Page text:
Scientists at the University of Texas at Austin and colleagues studied the gut microbes in two species of fish and in mice, and also conducted an in-depth analysis of data that other researchers collected on humans.

They found that in fish and humans diet affected the microbiota of males and females differently.

In some cases, different species of microbes would dominate, while in others, the diversity of bacteria would be higher in one sex than the other.

"Our study asks not just how diet influences the microbiome, but it splits the hosts into males and females and asks, do males show the same diet effects as females?" said Daniel Bolnick, professor in the University of Texas at Austin's College of Natural Sciences and lead author of the study.

While the results identify that there is a significant difference in the gut microbiota for males and females, the dietary data used in the analysis are organised in complex clusters of disparate factors and do not easily translate into specific diet tips, such as eating more vegetables or less meat.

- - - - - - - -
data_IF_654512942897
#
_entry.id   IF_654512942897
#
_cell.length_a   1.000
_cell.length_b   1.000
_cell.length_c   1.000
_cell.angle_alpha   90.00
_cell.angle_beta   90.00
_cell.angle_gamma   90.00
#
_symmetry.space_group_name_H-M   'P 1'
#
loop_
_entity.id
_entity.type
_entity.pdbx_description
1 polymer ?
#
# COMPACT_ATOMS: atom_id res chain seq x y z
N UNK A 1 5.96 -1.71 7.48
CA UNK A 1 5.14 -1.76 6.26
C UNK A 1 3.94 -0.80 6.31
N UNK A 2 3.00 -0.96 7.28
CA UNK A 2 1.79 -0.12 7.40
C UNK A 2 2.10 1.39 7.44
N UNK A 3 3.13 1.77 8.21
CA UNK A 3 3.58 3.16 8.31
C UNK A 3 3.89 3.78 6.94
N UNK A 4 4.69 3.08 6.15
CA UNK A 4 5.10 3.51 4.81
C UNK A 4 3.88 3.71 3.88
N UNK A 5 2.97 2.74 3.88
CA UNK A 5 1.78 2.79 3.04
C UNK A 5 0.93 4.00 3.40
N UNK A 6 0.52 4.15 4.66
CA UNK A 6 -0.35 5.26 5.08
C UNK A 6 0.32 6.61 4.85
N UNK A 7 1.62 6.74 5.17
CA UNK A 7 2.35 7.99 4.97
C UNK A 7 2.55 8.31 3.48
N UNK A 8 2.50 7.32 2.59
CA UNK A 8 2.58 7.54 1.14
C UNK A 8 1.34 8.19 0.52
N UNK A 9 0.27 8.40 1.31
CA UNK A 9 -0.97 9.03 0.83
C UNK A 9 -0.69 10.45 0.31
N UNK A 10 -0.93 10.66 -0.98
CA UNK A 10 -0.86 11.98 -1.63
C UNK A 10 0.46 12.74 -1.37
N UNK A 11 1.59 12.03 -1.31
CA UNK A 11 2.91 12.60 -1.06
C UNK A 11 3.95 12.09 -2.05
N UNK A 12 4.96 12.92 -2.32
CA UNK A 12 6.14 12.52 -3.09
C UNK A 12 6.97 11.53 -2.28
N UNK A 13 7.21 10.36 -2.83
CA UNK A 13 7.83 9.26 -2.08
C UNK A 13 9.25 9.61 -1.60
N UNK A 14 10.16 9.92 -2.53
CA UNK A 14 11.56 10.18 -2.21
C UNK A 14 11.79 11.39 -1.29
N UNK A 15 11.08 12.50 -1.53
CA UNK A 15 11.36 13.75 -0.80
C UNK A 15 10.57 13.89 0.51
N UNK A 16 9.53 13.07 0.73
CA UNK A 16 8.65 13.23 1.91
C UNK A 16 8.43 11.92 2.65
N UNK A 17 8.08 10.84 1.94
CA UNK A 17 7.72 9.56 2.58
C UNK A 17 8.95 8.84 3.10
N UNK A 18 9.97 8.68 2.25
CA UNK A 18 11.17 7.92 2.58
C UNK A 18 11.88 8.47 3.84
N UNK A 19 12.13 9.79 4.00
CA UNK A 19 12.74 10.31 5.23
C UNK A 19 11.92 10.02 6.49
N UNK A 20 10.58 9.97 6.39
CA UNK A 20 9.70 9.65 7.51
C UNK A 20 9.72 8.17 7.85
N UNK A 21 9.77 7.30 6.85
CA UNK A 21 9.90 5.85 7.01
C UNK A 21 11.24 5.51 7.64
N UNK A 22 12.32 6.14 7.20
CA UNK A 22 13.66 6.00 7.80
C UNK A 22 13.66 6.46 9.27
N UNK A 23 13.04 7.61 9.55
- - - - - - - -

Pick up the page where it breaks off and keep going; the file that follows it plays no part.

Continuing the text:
Why men and women would react differently to changes indiet is unclear, but there are a couple of possibilities, researchers said.

The hormones associated with each sex could potentially influence gut microbes, favouring one strain over another.

Also, the sexes often differ in how their immune systems function, which could affect which microbes live and die in the microbiome.

One notable exception in Bolnick's results was in the mice. Although there was a tiny difference between male and female mice, for the most part the microbiota of each sex reacted to diet in the same manner.

Since most dietary studies are conducted on mice, this result could have a huge effect on such research, and it raises questions about how well studies of gut microbes in lab mice can be generalised to other species, particularly humans.

The study was published in the journal Nature Communications.

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